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Posted at 04:00 AM ET, 09/14/2012

The ‘human touch’ in computer-based learning

Here’s an interesting look at research on the impact of technology. This was written by cognitive scientist Daniel Willingham, professor and director of graduate studies in psychology at the University of Virginia and author of “Why Don’t Students Like School?” His newly published book is “When Can You Trust The Experts? How to tell good science from bad in education.” This appeared on his Science and Education blog.

By Daniel Willingham

The importance of a good relationship between teacher and student is no surprise. More surprising is that the “human touch” is so powerful it can improve computer-based learning.

In a series of ingenious yet simple experiments, Rich Mayer and Scott DaPra showed that students learn better from an onscreen slide show when it is accompanied by an onscreen avatar that uses social cues.

Eighty-eight college students watched a four-minute Powerpoint slide show that explained how a solar cell converts sunlight to electricity. It  consisted of 11 slides and a voice-over explanation.


Some subjects saw an avatar which used a full compliment of social cues (gesturing, changing posture, facial expression, changes in eye gaze, and lip movements synchronized to speech) which were meant to direct student attention to relevant features of the slide show.

Other subjects saw an avatar that maintained the same posture, maintained eye gaze straight ahead, and did not move (except for lip movements synchronized to speech).

A third group saw no avatar at all, but just saw the slides and listened to the narration.

All subjects were later tested with fact-based recall questions and transfer questions (e.g. "how could you increase the electrical output of a solar power?") meant to test subjects ability to apply their knowledge to new situations.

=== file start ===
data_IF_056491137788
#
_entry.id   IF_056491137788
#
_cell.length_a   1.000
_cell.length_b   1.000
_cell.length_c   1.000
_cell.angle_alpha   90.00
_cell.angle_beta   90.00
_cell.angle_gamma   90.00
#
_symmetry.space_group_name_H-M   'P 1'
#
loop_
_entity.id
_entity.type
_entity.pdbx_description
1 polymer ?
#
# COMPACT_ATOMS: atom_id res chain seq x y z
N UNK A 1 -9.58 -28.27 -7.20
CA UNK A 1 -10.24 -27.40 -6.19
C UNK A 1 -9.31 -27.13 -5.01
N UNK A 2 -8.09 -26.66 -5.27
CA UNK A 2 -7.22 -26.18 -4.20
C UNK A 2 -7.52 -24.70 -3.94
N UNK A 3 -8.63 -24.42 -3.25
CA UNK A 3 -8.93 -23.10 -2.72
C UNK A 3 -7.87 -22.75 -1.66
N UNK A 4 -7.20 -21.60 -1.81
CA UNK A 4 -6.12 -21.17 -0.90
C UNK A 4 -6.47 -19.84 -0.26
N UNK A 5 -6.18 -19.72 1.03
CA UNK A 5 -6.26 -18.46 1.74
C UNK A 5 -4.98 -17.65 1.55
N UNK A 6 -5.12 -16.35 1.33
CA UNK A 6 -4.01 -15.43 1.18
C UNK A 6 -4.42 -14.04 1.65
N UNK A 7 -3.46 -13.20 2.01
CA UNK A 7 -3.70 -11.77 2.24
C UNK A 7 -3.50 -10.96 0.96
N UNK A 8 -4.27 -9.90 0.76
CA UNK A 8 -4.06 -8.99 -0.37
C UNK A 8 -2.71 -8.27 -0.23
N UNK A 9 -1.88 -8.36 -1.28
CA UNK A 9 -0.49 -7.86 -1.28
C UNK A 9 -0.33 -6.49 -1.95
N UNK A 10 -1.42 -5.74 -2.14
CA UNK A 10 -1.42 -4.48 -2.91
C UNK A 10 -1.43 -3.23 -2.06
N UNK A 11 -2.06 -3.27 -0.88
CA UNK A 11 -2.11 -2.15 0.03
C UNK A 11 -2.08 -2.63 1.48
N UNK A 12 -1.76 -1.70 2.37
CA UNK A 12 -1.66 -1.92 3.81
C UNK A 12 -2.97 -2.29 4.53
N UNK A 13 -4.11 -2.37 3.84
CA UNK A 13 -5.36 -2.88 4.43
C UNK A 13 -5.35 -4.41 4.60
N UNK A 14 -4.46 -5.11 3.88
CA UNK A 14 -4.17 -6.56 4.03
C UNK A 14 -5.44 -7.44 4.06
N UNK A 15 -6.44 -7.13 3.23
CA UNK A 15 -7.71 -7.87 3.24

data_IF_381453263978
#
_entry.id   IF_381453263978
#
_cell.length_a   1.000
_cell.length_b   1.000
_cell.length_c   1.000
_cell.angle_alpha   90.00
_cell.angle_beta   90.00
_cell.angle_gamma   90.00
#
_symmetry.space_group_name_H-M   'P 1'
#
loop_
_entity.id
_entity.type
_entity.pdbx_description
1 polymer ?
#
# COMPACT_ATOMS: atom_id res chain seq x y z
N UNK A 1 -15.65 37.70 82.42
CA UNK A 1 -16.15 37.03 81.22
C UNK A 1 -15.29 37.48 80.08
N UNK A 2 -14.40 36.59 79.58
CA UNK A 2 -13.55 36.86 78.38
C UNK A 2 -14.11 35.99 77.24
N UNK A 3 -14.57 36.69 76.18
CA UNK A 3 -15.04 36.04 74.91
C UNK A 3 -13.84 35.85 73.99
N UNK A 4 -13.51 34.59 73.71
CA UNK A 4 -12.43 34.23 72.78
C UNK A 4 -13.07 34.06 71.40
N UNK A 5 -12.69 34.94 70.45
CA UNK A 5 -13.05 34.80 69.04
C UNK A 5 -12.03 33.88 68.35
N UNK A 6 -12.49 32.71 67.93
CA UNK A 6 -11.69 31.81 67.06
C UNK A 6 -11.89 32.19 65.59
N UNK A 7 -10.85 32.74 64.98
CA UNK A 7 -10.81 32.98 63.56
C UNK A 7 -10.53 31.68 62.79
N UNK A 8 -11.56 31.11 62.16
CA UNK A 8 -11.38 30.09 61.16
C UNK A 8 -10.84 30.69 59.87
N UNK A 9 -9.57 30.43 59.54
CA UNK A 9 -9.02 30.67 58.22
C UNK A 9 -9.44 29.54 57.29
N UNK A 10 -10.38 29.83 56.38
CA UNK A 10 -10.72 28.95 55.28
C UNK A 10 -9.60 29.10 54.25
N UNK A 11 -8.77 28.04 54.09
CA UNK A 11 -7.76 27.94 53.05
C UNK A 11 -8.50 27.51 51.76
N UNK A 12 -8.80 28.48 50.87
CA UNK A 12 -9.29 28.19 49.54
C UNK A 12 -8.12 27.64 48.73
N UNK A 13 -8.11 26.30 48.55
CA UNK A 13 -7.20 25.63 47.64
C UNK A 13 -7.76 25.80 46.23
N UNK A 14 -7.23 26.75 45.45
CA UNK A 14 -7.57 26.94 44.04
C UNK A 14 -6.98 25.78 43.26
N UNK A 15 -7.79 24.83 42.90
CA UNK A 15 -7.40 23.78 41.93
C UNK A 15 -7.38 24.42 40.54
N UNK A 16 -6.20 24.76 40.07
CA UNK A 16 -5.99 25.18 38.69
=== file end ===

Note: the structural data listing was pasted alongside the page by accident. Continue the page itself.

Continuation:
There was no difference among the three groups on the retention test, but there was a sizable advantage (d = .90) for the high embodiment subjects on the transfer test. (The low-embodiment and no-avatar groups did not differ.)

A second experiment showed that the effect was only obtained when a human voice was used; the avatar did not boost learning when synchronized to a machine voice.

The experimenters emphasized the social aspect of the situation to learning; students process the slideshow differently because the avatar is "human enough" for them to treat it prime interaction like those learners would use with a real person. This interpretation seems especially plausible in light of the second experiment; all of the more cognitive cues (e.g., the shifts in the avatar's eye gaze prompting shifts in learner's attention) were still present in the machine-voice condition, yet there was no advantage to learners.

There is something special about learning from another person. Surprisingly, that other person can be an avatar.

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